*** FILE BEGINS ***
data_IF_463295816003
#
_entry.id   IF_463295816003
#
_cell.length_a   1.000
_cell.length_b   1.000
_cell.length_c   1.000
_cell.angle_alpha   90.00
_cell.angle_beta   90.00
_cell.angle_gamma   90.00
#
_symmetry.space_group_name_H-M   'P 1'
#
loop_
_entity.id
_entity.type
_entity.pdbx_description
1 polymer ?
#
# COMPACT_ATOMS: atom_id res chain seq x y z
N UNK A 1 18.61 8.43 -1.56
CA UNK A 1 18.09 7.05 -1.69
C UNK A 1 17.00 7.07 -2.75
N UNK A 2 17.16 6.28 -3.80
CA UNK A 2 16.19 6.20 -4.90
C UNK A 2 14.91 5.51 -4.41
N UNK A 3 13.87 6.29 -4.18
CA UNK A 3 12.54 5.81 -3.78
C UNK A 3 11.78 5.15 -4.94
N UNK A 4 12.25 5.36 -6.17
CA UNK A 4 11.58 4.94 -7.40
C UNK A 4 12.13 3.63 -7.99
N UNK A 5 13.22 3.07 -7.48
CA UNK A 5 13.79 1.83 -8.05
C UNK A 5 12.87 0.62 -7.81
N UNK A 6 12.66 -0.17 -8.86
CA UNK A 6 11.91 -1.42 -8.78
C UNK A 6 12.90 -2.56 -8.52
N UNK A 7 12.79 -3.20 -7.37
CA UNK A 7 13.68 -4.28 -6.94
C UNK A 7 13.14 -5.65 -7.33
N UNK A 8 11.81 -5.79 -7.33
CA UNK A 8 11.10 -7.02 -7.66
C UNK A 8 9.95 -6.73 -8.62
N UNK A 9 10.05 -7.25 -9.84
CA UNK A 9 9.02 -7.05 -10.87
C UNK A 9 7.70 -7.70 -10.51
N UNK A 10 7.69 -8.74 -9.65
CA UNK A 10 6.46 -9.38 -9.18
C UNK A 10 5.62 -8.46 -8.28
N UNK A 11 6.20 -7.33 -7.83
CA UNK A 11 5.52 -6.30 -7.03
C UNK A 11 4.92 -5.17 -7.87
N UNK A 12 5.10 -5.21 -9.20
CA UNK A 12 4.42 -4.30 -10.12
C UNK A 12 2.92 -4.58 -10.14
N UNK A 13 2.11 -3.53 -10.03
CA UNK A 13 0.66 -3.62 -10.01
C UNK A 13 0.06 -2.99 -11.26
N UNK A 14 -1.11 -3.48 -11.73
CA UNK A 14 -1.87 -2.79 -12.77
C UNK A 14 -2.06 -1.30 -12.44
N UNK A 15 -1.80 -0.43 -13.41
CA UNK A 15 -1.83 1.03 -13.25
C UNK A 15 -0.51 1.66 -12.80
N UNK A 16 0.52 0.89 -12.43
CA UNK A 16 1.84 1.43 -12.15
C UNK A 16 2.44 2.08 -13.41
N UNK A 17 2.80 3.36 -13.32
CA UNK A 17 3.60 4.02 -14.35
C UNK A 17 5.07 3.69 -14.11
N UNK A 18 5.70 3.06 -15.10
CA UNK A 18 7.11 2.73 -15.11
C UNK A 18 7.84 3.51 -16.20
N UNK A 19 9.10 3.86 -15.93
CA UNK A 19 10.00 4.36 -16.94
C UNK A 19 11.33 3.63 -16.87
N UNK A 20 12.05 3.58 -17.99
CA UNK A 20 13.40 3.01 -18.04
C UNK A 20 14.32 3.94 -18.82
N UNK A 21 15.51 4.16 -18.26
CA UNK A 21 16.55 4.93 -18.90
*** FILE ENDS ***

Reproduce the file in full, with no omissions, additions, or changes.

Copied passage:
data_IF_463295816003
#
_entry.id   IF_463295816003
#
_cell.length_a   1.000
_cell.length_b   1.000
_cell.length_c   1.000
_cell.angle_alpha   90.00
_cell.angle_beta   90.00
_cell.angle_gamma   90.00
#
_symmetry.space_group_name_H-M   'P 1'
#
loop_
_entity.id
_entity.type
_entity.pdbx_description
1 polymer ?
#
# COMPACT_ATOMS: atom_id res chain seq x y z
N UNK A 1 18.61 8.43 -1.56
CA UNK A 1 18.09 7.05 -1.69
C UNK A 1 17.00 7.07 -2.75
N UNK A 2 17.16 6.28 -3.80
CA UNK A 2 16.19 6.20 -4.90
C UNK A 2 14.91 5.51 -4.41
N UNK A 3 13.87 6.29 -4.18
CA UNK A 3 12.54 5.81 -3.78
C UNK A 3 11.78 5.15 -4.94
N UNK A 4 12.25 5.36 -6.17
CA UNK A 4 11.58 4.94 -7.40
C UNK A 4 12.13 3.63 -7.99
N UNK A 5 13.22 3.07 -7.48
CA UNK A 5 13.79 1.83 -8.05
C UNK A 5 12.87 0.62 -7.81
N UNK A 6 12.66 -0.17 -8.86
CA UNK A 6 11.91 -1.42 -8.78
C UNK A 6 12.90 -2.56 -8.52
N UNK A 7 12.79 -3.20 -7.37
CA UNK A 7 13.68 -4.28 -6.94
C UNK A 7 13.14 -5.65 -7.33
N UNK A 8 11.81 -5.79 -7.33
CA UNK A 8 11.10 -7.02 -7.66
C UNK A 8 9.95 -6.73 -8.62
N UNK A 9 10.05 -7.25 -9.84
CA UNK A 9 9.02 -7.05 -10.87
C UNK A 9 7.70 -7.70 -10.51
N UNK A 10 7.69 -8.74 -9.65
CA UNK A 10 6.46 -9.38 -9.18
C UNK A 10 5.62 -8.46 -8.28
N UNK A 11 6.20 -7.33 -7.83
CA UNK A 11 5.52 -6.30 -7.03
C UNK A 11 4.92 -5.17 -7.87
N UNK A 12 5.10 -5.21 -9.20
CA UNK A 12 4.42 -4.30 -10.12
C UNK A 12 2.92 -4.58 -10.14
N UNK A 13 2.11 -3.53 -10.03
CA UNK A 13 0.66 -3.62 -10.01
C UNK A 13 0.06 -2.99 -11.26
N UNK A 14 -1.11 -3.48 -11.73
CA UNK A 14 -1.87 -2.79 -12.77
C UNK A 14 -2.06 -1.30 -12.44
N UNK A 15 -1.80 -0.43 -13.41
CA UNK A 15 -1.83 1.03 -13.25
C UNK A 15 -0.51 1.66 -12.80
N UNK A 16 0.52 0.89 -12.43
CA UNK A 16 1.84 1.43 -12.15
C UNK A 16 2.44 2.08 -13.41
N UNK A 17 2.80 3.36 -13.32
CA UNK A 17 3.60 4.02 -14.35
C UNK A 17 5.07 3.69 -14.11
N UNK A 18 5.70 3.06 -15.10
CA UNK A 18 7.11 2.73 -15.11
C UNK A 18 7.84 3.51 -16.20
N UNK A 19 9.10 3.86 -15.93
CA UNK A 19 10.00 4.36 -16.94
C UNK A 19 11.33 3.63 -16.87
N UNK A 20 12.05 3.58 -17.99
CA UNK A 20 13.40 3.01 -18.04
C UNK A 20 14.32 3.94 -18.82
N UNK A 21 15.51 4.16 -18.26
CA UNK A 21 16.55 4.93 -18.90